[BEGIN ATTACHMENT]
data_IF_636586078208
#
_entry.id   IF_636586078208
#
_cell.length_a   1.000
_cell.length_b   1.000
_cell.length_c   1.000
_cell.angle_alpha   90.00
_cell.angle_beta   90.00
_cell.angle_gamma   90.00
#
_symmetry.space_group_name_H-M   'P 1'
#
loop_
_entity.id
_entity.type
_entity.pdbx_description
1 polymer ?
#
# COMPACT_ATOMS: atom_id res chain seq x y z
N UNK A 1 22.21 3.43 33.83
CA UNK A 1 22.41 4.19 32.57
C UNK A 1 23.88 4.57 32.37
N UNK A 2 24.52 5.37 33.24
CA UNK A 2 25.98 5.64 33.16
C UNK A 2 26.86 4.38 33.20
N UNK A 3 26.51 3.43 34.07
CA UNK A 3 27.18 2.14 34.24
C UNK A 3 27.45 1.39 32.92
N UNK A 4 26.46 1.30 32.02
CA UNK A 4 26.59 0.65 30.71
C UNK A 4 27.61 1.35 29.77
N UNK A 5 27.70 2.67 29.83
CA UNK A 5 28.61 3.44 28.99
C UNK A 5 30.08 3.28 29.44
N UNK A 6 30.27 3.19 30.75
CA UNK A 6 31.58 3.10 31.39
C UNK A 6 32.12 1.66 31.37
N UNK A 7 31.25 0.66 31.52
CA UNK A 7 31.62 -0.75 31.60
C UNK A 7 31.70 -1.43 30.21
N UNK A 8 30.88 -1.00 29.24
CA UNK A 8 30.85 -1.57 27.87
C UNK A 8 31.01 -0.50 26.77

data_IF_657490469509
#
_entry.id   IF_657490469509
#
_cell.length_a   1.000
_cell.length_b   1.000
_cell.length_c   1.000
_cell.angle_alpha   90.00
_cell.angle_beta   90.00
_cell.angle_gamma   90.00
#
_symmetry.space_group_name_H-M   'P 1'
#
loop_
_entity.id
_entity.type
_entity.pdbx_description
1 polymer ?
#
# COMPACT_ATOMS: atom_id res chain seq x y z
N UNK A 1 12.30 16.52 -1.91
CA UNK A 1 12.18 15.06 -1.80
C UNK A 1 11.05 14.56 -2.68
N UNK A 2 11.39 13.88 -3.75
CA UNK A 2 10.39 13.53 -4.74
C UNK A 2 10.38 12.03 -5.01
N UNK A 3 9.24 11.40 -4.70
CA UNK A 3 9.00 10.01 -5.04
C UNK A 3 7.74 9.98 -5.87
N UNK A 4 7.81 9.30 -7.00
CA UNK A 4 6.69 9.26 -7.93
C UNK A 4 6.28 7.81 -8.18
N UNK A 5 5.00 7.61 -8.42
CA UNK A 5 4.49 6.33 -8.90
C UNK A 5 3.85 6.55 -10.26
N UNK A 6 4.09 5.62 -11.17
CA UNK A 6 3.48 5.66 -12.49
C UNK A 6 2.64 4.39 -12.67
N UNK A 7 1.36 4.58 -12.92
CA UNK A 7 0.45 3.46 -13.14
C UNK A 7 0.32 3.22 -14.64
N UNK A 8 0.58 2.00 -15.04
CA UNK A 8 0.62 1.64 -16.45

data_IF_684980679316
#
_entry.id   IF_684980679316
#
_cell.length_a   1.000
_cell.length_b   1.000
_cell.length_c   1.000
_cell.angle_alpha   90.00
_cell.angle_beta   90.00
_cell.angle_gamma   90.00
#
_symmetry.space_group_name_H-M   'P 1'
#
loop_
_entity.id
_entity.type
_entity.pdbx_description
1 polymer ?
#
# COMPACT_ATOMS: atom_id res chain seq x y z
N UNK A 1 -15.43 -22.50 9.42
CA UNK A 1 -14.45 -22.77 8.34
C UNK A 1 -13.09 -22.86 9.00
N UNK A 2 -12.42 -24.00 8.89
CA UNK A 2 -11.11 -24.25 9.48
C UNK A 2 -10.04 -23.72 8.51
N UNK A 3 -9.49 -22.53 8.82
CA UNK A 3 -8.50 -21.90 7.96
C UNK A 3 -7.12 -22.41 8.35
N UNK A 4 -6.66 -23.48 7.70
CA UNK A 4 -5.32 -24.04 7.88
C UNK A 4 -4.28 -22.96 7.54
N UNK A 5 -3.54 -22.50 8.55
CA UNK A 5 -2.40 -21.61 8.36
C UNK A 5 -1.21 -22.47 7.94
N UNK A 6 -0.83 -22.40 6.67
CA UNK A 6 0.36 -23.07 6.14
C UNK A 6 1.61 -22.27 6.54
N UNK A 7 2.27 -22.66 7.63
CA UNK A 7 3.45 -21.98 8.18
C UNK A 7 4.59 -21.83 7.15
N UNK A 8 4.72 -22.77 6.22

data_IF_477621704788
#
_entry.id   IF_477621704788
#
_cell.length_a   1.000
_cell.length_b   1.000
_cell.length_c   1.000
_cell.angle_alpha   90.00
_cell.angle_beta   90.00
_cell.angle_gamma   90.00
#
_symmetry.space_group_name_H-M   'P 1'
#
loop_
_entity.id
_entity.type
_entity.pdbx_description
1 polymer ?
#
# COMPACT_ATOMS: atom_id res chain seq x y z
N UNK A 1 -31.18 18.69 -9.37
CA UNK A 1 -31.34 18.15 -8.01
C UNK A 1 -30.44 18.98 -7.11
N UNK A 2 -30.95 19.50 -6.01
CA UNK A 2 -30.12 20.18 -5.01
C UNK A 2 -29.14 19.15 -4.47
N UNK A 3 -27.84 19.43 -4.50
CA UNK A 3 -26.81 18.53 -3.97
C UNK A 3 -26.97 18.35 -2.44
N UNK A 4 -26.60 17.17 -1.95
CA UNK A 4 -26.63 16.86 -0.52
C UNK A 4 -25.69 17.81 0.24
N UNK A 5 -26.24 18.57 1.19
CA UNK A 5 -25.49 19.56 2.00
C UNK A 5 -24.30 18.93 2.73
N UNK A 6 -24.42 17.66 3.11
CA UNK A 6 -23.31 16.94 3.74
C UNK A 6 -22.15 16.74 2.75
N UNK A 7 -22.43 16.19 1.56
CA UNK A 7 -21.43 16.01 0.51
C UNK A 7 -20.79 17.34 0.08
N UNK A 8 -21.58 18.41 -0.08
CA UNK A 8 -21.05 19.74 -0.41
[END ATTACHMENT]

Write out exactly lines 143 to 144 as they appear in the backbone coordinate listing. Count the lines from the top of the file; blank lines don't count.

loop_
_entity.id